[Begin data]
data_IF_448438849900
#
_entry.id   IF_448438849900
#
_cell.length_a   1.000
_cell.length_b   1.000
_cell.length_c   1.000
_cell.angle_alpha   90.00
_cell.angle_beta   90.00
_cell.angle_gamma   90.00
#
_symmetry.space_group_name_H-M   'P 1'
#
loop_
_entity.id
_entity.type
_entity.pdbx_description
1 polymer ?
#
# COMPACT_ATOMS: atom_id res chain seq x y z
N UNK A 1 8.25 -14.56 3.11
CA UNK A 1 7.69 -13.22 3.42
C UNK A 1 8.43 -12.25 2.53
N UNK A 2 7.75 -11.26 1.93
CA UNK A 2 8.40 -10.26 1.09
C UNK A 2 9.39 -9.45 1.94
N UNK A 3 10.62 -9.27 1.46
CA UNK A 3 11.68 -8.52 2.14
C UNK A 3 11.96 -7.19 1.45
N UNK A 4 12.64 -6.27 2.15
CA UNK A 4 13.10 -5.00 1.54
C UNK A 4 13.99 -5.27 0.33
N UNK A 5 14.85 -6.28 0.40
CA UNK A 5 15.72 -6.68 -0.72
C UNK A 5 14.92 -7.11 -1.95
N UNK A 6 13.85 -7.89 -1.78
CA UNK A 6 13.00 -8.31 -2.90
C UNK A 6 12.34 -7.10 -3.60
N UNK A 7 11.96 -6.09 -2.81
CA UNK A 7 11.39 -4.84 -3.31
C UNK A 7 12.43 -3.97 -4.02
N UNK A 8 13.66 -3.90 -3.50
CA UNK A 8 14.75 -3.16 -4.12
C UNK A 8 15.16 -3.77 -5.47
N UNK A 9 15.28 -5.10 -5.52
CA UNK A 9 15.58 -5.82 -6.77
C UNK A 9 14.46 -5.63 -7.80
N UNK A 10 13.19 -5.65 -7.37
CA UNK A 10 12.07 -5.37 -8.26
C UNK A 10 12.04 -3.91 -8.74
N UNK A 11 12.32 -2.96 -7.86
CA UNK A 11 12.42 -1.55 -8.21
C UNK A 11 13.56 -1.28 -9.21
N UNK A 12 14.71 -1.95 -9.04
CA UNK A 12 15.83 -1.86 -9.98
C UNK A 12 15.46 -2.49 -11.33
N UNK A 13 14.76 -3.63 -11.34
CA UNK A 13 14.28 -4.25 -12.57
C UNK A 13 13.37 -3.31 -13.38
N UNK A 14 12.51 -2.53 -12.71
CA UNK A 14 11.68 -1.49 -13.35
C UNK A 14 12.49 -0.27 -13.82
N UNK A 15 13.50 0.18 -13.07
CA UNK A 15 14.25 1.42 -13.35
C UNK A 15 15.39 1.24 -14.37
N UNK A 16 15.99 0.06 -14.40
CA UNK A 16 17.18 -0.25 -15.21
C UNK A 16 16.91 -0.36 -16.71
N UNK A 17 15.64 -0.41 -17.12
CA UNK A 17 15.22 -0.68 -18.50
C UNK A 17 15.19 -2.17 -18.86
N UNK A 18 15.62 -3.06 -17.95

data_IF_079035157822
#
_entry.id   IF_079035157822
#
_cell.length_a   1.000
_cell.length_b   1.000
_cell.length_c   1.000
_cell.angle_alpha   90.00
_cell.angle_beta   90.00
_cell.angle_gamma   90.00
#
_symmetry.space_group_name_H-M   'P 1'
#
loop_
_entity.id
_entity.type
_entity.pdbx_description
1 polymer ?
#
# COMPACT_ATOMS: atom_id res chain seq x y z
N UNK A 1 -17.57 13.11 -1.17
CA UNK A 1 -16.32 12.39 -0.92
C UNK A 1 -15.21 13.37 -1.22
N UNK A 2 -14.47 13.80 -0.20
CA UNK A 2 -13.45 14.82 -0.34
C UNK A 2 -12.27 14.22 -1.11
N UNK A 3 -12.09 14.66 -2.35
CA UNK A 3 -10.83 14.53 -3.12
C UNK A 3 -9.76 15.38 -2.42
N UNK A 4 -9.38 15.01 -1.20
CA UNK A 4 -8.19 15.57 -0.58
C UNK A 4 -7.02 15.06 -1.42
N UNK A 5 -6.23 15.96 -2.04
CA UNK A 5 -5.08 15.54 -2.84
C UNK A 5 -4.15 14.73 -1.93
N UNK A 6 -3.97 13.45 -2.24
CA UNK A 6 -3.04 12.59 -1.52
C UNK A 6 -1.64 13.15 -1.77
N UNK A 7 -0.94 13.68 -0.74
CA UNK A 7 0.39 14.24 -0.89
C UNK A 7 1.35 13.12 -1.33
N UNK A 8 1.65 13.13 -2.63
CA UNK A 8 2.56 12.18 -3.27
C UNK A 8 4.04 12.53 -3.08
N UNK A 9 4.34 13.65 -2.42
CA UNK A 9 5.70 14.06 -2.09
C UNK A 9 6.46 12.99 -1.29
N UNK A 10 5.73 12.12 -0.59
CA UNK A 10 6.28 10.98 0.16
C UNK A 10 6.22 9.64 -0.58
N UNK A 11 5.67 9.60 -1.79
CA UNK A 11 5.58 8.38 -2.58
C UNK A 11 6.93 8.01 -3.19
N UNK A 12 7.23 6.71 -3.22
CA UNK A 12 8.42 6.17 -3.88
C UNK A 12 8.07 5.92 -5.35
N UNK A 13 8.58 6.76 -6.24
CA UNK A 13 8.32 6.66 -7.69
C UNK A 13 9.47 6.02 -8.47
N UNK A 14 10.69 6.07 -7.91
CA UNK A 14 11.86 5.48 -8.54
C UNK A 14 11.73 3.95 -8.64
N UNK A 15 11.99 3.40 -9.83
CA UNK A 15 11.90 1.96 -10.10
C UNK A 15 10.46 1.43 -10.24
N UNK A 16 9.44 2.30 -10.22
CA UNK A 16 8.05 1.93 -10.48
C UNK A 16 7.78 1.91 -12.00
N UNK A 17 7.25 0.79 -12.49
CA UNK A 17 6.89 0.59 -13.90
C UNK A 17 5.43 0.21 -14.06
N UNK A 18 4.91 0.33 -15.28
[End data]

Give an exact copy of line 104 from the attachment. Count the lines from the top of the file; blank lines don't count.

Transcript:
C UNK A 4 -7.02 15.06 -1.42